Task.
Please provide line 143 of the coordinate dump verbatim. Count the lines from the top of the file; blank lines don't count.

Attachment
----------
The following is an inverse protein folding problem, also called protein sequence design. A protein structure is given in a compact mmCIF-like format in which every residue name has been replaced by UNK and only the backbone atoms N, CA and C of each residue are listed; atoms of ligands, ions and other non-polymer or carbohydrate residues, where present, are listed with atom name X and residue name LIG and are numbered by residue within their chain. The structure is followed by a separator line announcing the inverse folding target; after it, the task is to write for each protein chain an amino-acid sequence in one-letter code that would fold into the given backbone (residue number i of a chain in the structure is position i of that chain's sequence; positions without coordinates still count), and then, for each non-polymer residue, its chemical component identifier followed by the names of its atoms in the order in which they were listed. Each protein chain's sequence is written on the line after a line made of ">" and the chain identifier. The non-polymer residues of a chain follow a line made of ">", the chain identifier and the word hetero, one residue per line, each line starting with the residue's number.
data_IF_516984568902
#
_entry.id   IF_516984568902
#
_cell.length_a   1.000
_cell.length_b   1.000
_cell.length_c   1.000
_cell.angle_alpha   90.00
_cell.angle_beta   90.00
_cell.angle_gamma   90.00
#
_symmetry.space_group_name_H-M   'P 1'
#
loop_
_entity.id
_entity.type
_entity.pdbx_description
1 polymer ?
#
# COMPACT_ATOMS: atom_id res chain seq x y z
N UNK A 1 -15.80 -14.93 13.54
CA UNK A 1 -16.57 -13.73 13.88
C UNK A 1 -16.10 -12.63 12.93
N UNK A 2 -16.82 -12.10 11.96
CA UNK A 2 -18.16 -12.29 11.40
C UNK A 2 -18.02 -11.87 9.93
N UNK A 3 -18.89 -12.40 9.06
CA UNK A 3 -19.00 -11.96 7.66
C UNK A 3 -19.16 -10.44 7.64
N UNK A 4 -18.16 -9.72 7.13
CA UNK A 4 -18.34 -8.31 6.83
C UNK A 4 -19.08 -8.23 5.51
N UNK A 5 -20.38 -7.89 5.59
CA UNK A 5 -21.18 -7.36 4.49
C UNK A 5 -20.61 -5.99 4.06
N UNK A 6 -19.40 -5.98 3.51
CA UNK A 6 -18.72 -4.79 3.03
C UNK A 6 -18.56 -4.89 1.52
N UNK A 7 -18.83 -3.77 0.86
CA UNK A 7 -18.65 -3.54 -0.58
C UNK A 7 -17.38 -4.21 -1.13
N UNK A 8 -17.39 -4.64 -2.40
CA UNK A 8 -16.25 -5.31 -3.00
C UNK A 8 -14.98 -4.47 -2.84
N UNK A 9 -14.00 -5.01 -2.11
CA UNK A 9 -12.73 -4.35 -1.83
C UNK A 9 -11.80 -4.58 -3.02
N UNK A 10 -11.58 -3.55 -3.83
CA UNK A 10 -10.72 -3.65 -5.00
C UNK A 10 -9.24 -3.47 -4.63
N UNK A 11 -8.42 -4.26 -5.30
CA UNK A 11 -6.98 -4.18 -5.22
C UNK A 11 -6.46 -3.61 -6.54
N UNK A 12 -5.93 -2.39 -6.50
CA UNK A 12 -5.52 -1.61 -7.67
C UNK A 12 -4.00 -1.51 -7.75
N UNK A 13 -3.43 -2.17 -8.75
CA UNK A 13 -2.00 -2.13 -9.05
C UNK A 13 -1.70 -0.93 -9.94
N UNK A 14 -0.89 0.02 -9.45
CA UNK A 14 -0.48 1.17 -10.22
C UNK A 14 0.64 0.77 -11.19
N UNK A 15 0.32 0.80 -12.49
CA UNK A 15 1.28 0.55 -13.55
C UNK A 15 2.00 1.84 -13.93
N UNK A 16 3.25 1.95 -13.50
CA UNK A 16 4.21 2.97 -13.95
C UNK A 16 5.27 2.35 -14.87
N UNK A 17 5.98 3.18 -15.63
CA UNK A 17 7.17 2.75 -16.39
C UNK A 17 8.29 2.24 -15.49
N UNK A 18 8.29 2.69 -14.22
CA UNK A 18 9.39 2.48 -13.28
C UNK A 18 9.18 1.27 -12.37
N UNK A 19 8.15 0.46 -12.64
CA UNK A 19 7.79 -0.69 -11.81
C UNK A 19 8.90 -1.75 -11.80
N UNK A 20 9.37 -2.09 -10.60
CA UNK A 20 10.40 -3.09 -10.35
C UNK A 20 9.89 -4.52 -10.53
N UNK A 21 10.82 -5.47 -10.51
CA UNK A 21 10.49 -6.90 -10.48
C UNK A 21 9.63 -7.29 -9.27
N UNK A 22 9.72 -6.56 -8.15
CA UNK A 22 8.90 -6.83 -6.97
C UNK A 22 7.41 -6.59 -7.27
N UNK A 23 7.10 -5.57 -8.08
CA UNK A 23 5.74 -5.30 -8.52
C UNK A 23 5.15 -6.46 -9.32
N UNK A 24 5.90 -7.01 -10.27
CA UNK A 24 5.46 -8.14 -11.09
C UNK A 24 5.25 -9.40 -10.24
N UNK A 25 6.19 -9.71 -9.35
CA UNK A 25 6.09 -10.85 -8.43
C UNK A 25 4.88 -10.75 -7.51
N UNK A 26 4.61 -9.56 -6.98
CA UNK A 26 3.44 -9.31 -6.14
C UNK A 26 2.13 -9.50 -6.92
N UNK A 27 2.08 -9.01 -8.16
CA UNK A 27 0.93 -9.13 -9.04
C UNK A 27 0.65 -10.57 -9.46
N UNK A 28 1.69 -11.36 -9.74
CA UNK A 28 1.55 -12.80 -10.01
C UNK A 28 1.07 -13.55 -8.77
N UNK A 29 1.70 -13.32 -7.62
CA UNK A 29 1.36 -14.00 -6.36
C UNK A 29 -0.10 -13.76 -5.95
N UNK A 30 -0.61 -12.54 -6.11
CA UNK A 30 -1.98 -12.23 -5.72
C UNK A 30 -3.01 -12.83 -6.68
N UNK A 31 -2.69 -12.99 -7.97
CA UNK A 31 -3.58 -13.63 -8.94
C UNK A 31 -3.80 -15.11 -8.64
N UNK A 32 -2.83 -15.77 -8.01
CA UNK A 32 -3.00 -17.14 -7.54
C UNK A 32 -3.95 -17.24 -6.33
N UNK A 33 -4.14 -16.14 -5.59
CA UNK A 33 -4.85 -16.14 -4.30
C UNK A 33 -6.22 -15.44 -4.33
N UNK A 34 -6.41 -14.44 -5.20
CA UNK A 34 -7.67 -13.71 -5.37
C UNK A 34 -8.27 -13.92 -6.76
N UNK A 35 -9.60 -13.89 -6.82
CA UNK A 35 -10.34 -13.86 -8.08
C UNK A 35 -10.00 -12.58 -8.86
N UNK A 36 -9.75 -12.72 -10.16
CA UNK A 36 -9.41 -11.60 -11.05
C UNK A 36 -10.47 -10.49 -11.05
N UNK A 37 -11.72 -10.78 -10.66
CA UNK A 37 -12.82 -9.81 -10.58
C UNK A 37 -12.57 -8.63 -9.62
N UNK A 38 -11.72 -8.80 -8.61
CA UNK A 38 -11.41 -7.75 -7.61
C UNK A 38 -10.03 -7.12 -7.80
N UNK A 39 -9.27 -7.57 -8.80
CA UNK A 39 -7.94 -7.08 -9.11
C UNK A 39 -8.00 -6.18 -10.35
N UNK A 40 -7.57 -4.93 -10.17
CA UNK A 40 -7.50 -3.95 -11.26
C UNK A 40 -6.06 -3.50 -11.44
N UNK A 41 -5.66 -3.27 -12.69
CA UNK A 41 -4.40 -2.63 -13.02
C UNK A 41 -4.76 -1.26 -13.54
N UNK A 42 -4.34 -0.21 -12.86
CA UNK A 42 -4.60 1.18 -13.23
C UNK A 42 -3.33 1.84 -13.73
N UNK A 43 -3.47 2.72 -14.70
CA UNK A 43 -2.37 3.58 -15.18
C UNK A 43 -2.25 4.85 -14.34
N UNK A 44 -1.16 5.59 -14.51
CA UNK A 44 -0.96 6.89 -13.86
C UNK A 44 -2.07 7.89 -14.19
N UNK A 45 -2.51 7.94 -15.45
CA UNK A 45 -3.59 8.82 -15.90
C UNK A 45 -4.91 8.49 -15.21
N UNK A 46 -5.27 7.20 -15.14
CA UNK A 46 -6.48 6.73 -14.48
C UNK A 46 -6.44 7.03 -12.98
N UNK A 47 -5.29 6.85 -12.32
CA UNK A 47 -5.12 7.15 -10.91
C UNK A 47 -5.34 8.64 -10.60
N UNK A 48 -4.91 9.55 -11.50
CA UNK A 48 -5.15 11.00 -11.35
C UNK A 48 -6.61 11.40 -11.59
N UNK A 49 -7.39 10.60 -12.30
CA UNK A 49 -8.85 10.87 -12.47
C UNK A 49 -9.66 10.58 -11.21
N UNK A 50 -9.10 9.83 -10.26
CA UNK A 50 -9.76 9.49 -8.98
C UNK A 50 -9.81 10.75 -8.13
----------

CA UNK A 41 -4.40 -2.63 -13.02